Monday, June 19, 2017

Supple Risk

(written 2013)

“Use at your own risk” has become a common cliché, used as a layperson’s quick and easy legal disclaimer.   It’s been used to great comedic effect in many comic and late night TV host’s monologues.  It seems that our governments may be taking a similar weak approach in matters of our health, and that is no laughing matter.

I would think that consumers want safe and accurately labelled products.  They should consult medical health professionals and be able to make their own decisions on the effectiveness of a product.  Product safety is paramount, as well as quality, and efficacy statements should be based on good science.

Health Canada and the FDA (USA Food and Drug Administration) are very similar and share information with each other readily.  Their purpose is to protect the public health by regulating drugs, vaccines, medical devices, our nation’s food supply, cosmetics and dietary supplements.   The last one is where I have some concern.  Dietary supplements can include vitamins, homeopathy and natural herbs.

A recent (October 2012) Department of Health and Human Services Office of Inspector General’s (OIG) report ( on FDA’s ability to regulate said:
“Overall, substantiation documents for the sampled supplements were inconsistent with FDA guidance on competent and reliable scientific evidence. FDA could not readily determine whether manufacturers had submitted the required notification for their claims.  Seven percent of the supplements lacked the required disclaimer, and 20 percent included prohibited disease claims on their labels. These results raise questions about the extent to which structure/function claims are truthful and not misleading.”

This obviously suggests that there are a lot of products on the market that may be misused due to improper labelling.  It goes on further to state:
“DSHEA [Dietary Supplement Health and Education Act] does not require manufacturers to submit dietary supplements to FDA for safety or approval prior to sale. As a result, FDA has no comprehensive list of dietary supplements on the market. Dietary supplement manufacturers must ensure that their products are safe, they have evidence to substantiate structure/function claims, and that product labels are truthful and not misleading.”

This is troubling as the FDA does not conduct surveillance of supplements sold in retails stores.   It does conduct limited surveillance on the internet and monitors adverse event reports, consumer complaints and visiting manufacturing facilities.   I find that this leaves a big loophole for products to slip into the market that are unsafe.  A lot of what the FDA is doing seems to be reacting to the issues instead of solving the issues beforehand.  It’s not totally their fault though as legislature in the US and in Canada has opened those holes in the past decade or two.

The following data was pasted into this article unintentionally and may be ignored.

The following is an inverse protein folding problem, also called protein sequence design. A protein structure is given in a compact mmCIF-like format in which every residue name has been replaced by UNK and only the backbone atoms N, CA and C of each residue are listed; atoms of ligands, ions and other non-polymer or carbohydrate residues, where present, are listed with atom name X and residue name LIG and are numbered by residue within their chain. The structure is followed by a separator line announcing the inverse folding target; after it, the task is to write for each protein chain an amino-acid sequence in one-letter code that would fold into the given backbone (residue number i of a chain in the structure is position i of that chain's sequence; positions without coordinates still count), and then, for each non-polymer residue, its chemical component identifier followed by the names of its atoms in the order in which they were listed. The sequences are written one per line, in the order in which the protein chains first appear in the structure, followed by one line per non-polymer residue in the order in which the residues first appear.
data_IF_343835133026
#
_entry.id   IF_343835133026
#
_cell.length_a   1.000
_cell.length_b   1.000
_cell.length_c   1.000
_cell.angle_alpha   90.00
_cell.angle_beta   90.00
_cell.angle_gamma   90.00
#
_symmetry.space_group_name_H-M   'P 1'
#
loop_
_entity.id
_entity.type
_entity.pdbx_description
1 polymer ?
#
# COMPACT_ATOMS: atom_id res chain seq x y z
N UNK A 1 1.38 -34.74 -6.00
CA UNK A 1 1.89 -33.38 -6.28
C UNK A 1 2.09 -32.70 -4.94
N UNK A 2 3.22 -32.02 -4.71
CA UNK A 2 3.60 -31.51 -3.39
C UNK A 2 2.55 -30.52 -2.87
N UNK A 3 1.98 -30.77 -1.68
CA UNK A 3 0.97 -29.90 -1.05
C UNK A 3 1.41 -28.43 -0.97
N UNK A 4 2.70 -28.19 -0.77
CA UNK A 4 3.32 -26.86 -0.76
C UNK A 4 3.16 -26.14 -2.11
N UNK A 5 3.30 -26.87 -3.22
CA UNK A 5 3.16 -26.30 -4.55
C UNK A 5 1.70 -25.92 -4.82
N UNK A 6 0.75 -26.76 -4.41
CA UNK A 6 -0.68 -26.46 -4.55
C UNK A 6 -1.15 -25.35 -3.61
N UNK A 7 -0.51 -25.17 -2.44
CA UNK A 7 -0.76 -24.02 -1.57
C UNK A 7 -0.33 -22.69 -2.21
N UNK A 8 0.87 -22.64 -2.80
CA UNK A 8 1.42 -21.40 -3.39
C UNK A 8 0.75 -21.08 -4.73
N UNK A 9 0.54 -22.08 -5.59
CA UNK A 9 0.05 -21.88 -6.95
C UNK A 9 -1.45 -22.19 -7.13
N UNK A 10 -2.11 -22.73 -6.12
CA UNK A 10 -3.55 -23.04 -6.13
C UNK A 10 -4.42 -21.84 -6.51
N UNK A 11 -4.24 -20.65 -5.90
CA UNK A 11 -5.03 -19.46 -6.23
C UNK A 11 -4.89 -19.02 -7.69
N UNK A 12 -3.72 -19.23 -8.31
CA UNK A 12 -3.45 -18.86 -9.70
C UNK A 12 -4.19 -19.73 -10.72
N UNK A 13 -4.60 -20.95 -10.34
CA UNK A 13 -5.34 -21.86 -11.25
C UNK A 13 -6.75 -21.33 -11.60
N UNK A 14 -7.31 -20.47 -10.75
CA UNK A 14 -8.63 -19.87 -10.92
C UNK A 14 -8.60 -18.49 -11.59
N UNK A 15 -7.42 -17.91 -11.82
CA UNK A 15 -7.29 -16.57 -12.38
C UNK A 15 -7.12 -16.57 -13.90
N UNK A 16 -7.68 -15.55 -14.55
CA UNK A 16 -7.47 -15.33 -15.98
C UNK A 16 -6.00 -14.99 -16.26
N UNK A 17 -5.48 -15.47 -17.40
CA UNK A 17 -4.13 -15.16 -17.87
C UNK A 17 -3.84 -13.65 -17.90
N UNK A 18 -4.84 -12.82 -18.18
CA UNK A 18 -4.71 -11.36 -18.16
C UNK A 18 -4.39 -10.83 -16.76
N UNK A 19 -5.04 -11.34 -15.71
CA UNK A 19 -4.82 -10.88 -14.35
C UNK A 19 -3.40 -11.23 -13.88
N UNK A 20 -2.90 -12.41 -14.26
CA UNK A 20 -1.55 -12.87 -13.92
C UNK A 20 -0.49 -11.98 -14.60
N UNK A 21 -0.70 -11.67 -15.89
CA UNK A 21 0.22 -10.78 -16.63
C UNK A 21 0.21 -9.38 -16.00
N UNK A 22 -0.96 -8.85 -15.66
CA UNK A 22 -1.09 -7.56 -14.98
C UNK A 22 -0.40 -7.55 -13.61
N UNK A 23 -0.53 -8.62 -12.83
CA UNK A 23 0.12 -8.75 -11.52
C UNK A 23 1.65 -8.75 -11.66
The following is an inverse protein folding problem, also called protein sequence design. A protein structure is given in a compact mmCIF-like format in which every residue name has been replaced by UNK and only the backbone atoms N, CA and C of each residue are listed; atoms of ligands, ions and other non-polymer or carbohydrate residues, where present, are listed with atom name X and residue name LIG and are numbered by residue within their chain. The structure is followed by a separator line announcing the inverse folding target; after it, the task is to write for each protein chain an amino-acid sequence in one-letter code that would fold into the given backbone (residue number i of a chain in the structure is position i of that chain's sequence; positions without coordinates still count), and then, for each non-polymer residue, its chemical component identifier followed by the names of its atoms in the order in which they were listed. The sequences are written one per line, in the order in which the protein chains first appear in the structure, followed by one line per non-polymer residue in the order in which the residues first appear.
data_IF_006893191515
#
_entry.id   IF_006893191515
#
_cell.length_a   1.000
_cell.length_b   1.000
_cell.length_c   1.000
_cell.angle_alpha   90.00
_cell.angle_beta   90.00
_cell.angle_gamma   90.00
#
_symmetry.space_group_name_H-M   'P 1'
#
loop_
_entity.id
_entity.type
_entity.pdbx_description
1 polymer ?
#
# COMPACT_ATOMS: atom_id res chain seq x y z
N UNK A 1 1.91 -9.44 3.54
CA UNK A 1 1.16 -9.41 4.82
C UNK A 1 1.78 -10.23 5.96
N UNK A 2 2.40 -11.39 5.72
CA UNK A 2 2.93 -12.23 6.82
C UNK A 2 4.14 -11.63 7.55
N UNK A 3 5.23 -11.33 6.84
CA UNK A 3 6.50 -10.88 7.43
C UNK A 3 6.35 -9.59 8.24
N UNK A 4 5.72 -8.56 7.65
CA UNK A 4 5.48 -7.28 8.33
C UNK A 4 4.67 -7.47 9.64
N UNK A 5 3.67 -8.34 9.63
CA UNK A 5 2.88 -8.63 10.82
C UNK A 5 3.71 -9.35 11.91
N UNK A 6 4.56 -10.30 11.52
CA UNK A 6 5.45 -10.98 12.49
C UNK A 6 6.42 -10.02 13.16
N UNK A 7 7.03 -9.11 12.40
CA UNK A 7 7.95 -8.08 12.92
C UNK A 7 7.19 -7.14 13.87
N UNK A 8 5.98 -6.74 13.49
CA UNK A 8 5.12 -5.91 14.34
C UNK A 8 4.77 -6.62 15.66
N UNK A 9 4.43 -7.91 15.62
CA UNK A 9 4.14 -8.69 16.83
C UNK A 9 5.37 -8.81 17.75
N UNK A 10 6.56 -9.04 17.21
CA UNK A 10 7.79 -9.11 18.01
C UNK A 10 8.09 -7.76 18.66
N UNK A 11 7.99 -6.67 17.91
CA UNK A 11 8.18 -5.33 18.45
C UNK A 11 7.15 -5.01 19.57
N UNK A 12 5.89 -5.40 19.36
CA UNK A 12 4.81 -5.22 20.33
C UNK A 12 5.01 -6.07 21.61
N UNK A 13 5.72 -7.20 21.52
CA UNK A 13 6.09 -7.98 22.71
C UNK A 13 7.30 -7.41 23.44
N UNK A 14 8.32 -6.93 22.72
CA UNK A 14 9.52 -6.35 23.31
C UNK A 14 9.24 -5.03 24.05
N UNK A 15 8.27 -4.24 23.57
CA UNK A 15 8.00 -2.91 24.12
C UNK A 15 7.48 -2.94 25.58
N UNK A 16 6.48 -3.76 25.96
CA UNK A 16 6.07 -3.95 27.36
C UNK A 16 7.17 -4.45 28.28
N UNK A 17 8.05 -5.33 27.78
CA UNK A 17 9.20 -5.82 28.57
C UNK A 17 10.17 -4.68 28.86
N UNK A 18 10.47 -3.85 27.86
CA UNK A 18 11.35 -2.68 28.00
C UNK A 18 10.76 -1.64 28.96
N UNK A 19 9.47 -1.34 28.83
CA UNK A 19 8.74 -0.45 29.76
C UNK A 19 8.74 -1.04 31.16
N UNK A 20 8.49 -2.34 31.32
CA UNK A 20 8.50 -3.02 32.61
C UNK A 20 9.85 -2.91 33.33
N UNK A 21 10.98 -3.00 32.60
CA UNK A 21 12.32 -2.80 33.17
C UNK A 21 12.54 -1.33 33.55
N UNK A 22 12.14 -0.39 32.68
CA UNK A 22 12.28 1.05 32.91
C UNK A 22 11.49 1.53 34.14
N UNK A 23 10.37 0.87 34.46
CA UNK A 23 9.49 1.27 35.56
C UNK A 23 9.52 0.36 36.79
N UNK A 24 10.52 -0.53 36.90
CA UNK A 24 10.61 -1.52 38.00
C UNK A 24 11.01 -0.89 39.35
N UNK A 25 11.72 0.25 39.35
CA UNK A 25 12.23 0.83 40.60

Since the FDA no longer has exclusivity in determining the efficacy of products.  Therefore, certain statements not evaluated by the FDA contain a disclaimer on the label such as “not been evaluated by the FDA, and that the product is not intended to diagnose, treat, prevent or mitigate any disease”.  You may or may not have seen these statements as they are usually very small thus leading to consumer confusion on whether the product works as stated.  A paper from CIRST (Centre Interuniversitaire de Recherché sur la Science et la Technologie)
( in Quebec has stated
 “Opponents of such regulation have argued that the disclaimer policy strips the FDA of the authority is needs to adequately protect consumers dupery and unsafe products,”
 referring to Bruce H. Schindler’s  1998 publication “Where There’s Smoke, There’s Fire: The Dangers of the Unregulated Dietary Supplement Industry.”

With Health Canada, items under NHP regulations can, if randomized, double-blind, placebo-controlled trials are not conducted,  make efficacy claims based on “traditional uses”, i.e., anecdotal evidence of use and efficacy.  This is an unsettling thought since anecdotes are clearly not considered strong evidence in science.

Also, since Health Canada has allowed exemptions ( ), there is a backlog of thousands of product on the market still remaining registered.  Health Canada and the Competition Bureau have done very little except giving notices to the manufacturers of these products.  The weak enforcement of protective policy, I feel, does little to help create a status quo that should be maintained.

So what to do?

If one is to consider taking a dietary supplement or natural health product, consult a medical health professional (like a family/general practitioner) to discuss the risk/benefits.  Also, Health Canada does provide an easy to remember way to see if a product has been evaluated by them ( .   A product that has a Natural Product Number (NPN  123456 for example) is a safer bet.  Ones that have been on the Exempted list have a number start with EN (EN-123456 for example).  These have not been fully evaluated.   A product with no NPN number, has not been evaluated or approved by Health Canada.

Stay Safe and informed.

No comments:

Post a Comment